"Seven years after the US invasion of Iraq toppled Saddam Hussein's government and pulverized the Iraqi state, voters will go to the polls on March 7 in an election that most Iraqis hope will continue their country's uneven progress toward political stability." --ROBERT DREYFUSS

Evidently Mr. Dreyfuss does not realize that the Iraqi state had been pulverized by Saddam's regime throughout the 80s and 90s and that much of the pulverization during the last seven years has been caused by hardcore Baathists and their tools in Al Qaeda. Just three weeks ago three Baghdad hotels were pulverized by an arm of Al Qaeda. I suppose in the mind of Mr. Dreyfuss (and certainly many an Arab), those bombings can be blamed on the US invasion.

Monday, February 15, 2010

Effects of 1973 oil embargo

Gasoline rationing in America! Saddam's government did the same thing in 1981, I assume so that Iraq could export more oil and help fund the war.

The devastating economic effects of the 1973 oil embargo hurt even more in poor countries like Haiti and Jamaica, which had to import all their oil. Watch the excellent documentary "Life and Debt" to learn more about Jamaica's debt crisis that ensued after the embargo.

'The effects of the embargo were immediate. OPEC forced the oil companies to increase payments drastically. The price of oil quadrupled by 1974 to nearly US$12 per barrel (75 US$/m3).[15]
This increase in the price of oil had a dramatic effect on oil exporting nations, for the countries of the Middle East who had long been dominated by the industrial powers were seen to have acquired control of a vital commodity. The traditional flow of capital reversed as the oil exporting nations accumulated vast wealth. Some of the income was dispensed in the form of aid to other underdeveloped nations whose economies had been caught between higher prices of oil and lower prices for their own export commodities and raw materials amid shrinking Western demand for their goods. Much was absorbed in massive arms purchases that exacerbated political tensions, particularly in the Middle East.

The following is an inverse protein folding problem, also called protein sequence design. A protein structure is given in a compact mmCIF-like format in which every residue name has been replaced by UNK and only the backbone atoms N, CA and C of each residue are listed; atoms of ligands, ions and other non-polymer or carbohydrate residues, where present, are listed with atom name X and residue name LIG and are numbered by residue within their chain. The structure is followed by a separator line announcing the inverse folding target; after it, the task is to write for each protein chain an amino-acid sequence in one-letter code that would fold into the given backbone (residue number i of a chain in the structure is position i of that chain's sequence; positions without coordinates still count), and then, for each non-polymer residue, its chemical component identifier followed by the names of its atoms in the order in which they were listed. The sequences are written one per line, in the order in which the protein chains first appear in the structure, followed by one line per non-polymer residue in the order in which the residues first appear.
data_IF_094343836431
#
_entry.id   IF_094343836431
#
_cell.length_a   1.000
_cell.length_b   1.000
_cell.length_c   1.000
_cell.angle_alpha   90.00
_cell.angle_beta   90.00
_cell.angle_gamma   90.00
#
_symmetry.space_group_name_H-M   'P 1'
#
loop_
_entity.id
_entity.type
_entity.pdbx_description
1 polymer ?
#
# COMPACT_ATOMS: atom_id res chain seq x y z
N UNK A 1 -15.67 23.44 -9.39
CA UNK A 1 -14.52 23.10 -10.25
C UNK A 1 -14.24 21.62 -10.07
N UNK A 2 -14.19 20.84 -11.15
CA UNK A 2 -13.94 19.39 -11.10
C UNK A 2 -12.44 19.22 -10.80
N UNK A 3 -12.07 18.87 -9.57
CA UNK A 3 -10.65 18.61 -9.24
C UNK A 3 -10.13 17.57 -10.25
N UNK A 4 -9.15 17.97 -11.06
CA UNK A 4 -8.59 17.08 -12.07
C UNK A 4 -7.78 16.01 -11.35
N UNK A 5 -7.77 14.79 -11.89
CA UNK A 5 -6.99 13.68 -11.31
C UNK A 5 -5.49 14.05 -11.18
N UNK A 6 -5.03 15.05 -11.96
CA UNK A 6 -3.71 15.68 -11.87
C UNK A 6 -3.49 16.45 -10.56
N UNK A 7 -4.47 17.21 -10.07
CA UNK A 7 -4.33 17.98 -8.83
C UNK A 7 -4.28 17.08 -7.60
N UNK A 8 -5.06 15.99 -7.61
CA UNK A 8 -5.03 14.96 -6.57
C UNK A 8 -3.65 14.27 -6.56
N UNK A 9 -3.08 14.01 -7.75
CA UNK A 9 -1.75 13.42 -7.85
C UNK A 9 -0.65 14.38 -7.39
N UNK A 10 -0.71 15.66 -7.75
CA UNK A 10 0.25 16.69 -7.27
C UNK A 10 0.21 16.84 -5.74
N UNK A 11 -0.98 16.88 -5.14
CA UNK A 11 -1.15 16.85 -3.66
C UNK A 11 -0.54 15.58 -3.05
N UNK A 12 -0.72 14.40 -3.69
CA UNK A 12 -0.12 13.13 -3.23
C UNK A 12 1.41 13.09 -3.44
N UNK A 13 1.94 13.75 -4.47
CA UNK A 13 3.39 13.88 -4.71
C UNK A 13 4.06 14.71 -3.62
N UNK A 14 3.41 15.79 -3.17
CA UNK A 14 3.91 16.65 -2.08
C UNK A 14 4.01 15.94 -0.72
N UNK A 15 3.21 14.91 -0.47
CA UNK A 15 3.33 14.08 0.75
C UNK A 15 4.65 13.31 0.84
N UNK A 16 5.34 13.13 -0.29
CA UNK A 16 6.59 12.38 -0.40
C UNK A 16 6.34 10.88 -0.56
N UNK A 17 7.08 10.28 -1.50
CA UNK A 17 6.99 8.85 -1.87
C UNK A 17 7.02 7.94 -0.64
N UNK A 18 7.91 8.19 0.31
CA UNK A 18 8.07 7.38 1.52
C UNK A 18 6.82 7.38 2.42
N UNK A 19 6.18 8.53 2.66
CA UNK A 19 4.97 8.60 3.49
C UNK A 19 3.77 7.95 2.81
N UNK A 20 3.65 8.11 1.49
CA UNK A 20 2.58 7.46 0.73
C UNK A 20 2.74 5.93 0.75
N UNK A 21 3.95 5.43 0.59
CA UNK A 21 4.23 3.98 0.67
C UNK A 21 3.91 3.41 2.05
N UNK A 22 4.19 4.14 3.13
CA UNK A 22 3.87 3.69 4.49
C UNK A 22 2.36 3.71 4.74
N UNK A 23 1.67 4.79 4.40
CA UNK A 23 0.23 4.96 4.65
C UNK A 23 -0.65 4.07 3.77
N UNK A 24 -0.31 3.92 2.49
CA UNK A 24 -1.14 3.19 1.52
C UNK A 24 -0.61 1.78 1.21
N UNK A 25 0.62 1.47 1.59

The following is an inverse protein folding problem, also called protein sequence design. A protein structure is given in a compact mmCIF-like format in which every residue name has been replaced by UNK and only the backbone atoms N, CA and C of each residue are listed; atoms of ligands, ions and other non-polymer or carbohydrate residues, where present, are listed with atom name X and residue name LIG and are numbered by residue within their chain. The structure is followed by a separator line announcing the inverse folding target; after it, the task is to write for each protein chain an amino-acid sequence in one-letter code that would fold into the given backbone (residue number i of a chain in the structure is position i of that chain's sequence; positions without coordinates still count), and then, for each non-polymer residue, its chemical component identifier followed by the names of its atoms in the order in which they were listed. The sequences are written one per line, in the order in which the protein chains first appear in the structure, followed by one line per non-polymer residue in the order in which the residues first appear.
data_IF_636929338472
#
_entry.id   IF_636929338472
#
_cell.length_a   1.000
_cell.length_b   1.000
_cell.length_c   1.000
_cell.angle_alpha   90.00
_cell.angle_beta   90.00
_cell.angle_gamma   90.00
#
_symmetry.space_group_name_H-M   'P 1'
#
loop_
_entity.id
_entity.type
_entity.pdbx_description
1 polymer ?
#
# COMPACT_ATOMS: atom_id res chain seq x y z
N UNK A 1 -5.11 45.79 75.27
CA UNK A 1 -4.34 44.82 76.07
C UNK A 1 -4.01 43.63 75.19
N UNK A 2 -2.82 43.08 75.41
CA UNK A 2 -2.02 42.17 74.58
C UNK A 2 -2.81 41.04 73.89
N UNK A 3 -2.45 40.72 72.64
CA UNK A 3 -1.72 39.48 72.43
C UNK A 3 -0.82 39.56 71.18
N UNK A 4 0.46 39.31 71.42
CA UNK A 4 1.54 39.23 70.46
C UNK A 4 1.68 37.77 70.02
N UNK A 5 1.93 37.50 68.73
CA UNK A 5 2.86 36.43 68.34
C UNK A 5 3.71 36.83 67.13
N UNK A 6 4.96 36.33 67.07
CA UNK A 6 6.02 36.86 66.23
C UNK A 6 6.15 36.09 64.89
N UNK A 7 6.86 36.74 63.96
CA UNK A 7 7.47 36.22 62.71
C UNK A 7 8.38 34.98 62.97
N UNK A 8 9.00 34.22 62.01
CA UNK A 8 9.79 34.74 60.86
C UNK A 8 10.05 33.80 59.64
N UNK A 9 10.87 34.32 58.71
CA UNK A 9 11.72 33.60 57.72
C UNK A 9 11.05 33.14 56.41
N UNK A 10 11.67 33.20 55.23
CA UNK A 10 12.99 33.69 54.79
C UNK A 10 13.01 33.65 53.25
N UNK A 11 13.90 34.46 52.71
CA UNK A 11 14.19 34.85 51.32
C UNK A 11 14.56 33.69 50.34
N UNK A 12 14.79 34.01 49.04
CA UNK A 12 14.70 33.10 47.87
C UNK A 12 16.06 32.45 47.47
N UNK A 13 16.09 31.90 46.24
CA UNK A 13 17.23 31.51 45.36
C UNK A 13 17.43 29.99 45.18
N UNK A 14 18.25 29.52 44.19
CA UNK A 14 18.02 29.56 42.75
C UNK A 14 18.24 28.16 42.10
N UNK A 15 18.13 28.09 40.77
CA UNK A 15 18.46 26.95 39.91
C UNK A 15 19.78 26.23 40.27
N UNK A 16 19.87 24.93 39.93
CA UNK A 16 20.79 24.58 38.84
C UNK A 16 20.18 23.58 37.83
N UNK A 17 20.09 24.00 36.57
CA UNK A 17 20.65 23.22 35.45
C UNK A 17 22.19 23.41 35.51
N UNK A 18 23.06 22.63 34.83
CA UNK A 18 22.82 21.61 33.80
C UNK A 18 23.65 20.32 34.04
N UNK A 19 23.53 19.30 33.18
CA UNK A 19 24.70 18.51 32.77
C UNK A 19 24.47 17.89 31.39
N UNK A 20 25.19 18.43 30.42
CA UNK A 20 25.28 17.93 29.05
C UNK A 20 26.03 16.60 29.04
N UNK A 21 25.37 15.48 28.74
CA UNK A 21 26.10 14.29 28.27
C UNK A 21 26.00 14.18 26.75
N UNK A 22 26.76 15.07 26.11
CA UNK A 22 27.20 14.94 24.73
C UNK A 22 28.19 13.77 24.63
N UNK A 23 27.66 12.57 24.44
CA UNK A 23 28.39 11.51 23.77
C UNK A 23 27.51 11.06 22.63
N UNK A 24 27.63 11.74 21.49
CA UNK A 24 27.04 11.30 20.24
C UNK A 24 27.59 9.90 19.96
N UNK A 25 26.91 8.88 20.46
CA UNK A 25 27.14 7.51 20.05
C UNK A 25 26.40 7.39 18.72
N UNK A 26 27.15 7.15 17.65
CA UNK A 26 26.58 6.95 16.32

...Meanwhile, the shock produced chaos in the West. In the United States, the retail price of a gallon of gasoline (petrol) rose from a national average of 38.5 cents in May 1973 to 55.1 cents in June 1974. Meanwhile, New York Stock Exchange shares lost $97 billion in value in six weeks.[citation needed] State governments requested citizens not put up Christmas lights, with Oregon banning Christmas as well as commercial lighting altogether.[12] Politicians called for a national gas rationing program.[24] Nixon requested gasoline stations to voluntarily not sell gasoline on Saturday nights or Sundays; 90% of owners complied, which resulted in lines on weekdays.[12]

The embargo was not uniform across Europe. Of the nine members of the European Economic Community (EEC), the Netherlands faced a complete embargo, the United Kingdom and France received almost uninterrupted supplies (having refused to allow America to use their airfields and embargoed arms and supplies to both the Arabs and the Israelis), whilst the other six faced only partial cutbacks. The UK had traditionally been an ally of Israel, and Harold Wilson's government had supported the Israelis during the Six Day War, but his successor, Ted Heath, had reversed this policy in 1970, calling for Israel to withdraw to its pre-1967 borders. The members of the EEC had been unable to achieve a common policy during the first month of the Yom Kippur War. The Community finally issued a statement on November 6, after the embargo and price rises had begun; widely seen as pro-Arab, this statement supported the Franco-British line on the war, and OPEC duly lifted its embargo from all members of the EEC. The price rises had a much greater impact in Europe than the embargo, particularly in the UK (where they combined with strikes by coal miners and railroad workers to cause an energy crisis over the winter of 1973-74, a major factor in the change of government).[25] The UK, Germany, Switzerland, and Norway banned flying, driving and boating on Sundays.[12] Sweden rationed gasoline and heating oil.[12] The Netherlands imposed prison sentences for those who used more than their given ration of electricity.[12] Ted Heath asked the British to heat only one room in their houses over the winter.[26]

A few months later, the crisis eased. The embargo was lifted in March 1974 after negotiations at the Washington Oil Summit, but the effects of the energy crisis lingered on throughout the 1970s. The price of energy continued increasing in the following year, amid the weakening competitive position of the dollar in world markets.